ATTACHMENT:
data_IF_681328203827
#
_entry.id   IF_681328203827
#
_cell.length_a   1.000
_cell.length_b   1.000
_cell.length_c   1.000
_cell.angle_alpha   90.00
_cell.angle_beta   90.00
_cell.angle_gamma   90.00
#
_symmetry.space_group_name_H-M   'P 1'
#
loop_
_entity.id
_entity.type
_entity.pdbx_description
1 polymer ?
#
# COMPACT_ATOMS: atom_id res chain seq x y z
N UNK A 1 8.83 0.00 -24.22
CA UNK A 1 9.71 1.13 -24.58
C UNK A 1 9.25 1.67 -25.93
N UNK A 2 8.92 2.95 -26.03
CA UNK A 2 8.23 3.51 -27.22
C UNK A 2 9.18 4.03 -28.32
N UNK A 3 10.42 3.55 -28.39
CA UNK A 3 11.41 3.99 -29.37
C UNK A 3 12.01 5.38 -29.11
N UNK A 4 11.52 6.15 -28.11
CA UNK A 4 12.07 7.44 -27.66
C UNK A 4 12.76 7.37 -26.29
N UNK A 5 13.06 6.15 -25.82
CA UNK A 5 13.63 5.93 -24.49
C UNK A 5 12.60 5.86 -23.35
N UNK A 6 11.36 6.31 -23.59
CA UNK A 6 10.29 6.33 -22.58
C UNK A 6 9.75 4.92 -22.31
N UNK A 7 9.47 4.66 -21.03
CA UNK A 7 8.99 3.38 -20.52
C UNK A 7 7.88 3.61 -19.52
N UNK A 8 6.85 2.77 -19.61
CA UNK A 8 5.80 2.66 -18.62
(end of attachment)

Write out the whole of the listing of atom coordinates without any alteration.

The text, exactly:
data_IF_681328203827
#
_entry.id   IF_681328203827
#
_cell.length_a   1.000
_cell.length_b   1.000
_cell.length_c   1.000
_cell.angle_alpha   90.00
_cell.angle_beta   90.00
_cell.angle_gamma   90.00
#
_symmetry.space_group_name_H-M   'P 1'
#
loop_
_entity.id
_entity.type
_entity.pdbx_description
1 polymer ?
#
# COMPACT_ATOMS: atom_id res chain seq x y z
N UNK A 1 8.83 0.00 -24.22
CA UNK A 1 9.71 1.13 -24.58
C UNK A 1 9.25 1.67 -25.93
N UNK A 2 8.92 2.95 -26.03
CA UNK A 2 8.23 3.51 -27.22
C UNK A 2 9.18 4.03 -28.32
N UNK A 3 10.42 3.55 -28.39
CA UNK A 3 11.41 3.99 -29.37
C UNK A 3 12.01 5.38 -29.11
N UNK A 4 11.52 6.15 -28.11
CA UNK A 4 12.07 7.44 -27.66
C UNK A 4 12.76 7.37 -26.29
N UNK A 5 13.06 6.15 -25.82
CA UNK A 5 13.63 5.93 -24.49
C UNK A 5 12.60 5.86 -23.35
N UNK A 6 11.36 6.31 -23.59
CA UNK A 6 10.29 6.33 -22.58
C UNK A 6 9.75 4.92 -22.31
N UNK A 7 9.47 4.66 -21.03
CA UNK A 7 8.99 3.38 -20.52
C UNK A 7 7.88 3.61 -19.52
N UNK A 8 6.85 2.77 -19.61
CA UNK A 8 5.80 2.66 -18.62